Limitations: Limitations included the retrospective study design and the single-centre, single-vendor approach. We clinically indicated cCT without preselection. A supervised (resident with six years experience) radiology report was used as ground truth.
Funding for this study: Philipp Gruschwitz [Grant No Z-02CSP/18] was funded by the Interdisciplinary Center of Clinical Research Würzburg, Germany. The Department of Diagnostic and Interventional Radiology received a Siemens research grant. The other authors of this manuscript declare no relationships with any companies, whose products or services may be related to the subject matter of the article.
Has your study been approved by an ethics committee? Yes
Ethics committee - additional information: The study received permission from the local institutional review board (Ethic Committee of the University of Würzburg; protocol number: 20230919 02).
8 min
A retrospective multicentre research: development and validation of deep learning classifiers for detecting inner ear malformation on temporal bone CT
Abdulrahman Alkojak Almasri, Pécs / Hungary
Author Block: A. A. Almasri1, A. Dhanasingh2, S. Sugarova3, F. Almuhawas4, L. Hofmeyr5, F. Wagner6, E. Wappl-Kornherr2, E. Kedves7, A. Alsanosi4, K. Sriperumbudur2, A. Kedves2; 1Pécs/HU, 2Innsbruck/AT, 3St. Petersburg/RU, 4Riyadh/SA, 5Stellenbosch/ZA, 6Bern/CH, 7Sopron/HU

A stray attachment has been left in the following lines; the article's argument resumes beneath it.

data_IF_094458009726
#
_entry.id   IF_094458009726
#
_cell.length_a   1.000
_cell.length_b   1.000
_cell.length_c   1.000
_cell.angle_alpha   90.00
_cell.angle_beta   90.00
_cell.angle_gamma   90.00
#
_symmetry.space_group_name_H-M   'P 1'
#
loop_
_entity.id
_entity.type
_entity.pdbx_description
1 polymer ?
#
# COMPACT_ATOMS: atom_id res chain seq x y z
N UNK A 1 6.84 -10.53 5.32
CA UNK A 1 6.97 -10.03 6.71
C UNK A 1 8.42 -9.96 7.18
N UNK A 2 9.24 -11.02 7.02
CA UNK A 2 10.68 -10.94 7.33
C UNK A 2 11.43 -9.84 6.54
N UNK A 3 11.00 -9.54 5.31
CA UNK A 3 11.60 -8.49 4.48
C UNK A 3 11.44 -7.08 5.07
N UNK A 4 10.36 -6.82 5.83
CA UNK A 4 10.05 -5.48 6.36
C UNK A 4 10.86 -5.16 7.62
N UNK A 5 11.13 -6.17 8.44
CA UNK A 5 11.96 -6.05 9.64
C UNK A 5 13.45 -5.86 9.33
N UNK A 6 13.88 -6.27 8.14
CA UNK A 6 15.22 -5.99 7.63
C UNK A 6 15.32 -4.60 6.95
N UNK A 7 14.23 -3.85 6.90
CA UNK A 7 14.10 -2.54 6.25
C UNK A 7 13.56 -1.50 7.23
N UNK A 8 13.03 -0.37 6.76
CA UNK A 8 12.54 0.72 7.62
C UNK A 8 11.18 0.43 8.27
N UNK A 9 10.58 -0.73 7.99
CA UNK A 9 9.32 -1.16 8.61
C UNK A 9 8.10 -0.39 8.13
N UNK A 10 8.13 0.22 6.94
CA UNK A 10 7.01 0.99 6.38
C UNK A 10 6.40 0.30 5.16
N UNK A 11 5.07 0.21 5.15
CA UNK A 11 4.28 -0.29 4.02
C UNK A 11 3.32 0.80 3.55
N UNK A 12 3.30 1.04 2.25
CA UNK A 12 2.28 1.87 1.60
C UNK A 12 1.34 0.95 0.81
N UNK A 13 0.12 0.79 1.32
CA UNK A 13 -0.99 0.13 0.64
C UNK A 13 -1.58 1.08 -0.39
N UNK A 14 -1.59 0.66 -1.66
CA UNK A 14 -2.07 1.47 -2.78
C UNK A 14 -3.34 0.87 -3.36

Purpose: The ability to identify inner ear malformations (IEM) has been demonstrated by deep learning (DL) and artificial intelligence (AI). Based on patients' computed tomography (CT), we created an automated system to identify a specific IEM.
Methods or Background: While developing the deep learning model for inner ear CTs used in this retrospective, multicentre study, we included 2053 patients who had been imaged between 2016 and 2021. Three nations - Saudi
Arabia, South Africa, and Russia - provided temporal CT datasets. Deep convolutional neural networks were used to create supervised learning models, and all of the data were categorised as incomplete partition
type III or other. 25 professional experts with or without training from Austria, the United Kingdom, South Africa, and Egypt evaluated 24 patients for interobserver validity by covering the variability of observers.
Results or Findings: The specificity and sensitivity of supervised learning models were 80.1%, 88.4%, 80.6%, and 88.1%, respectively. The performance of the two-stage DL algorithm was better than the one-stage algorithm (AUC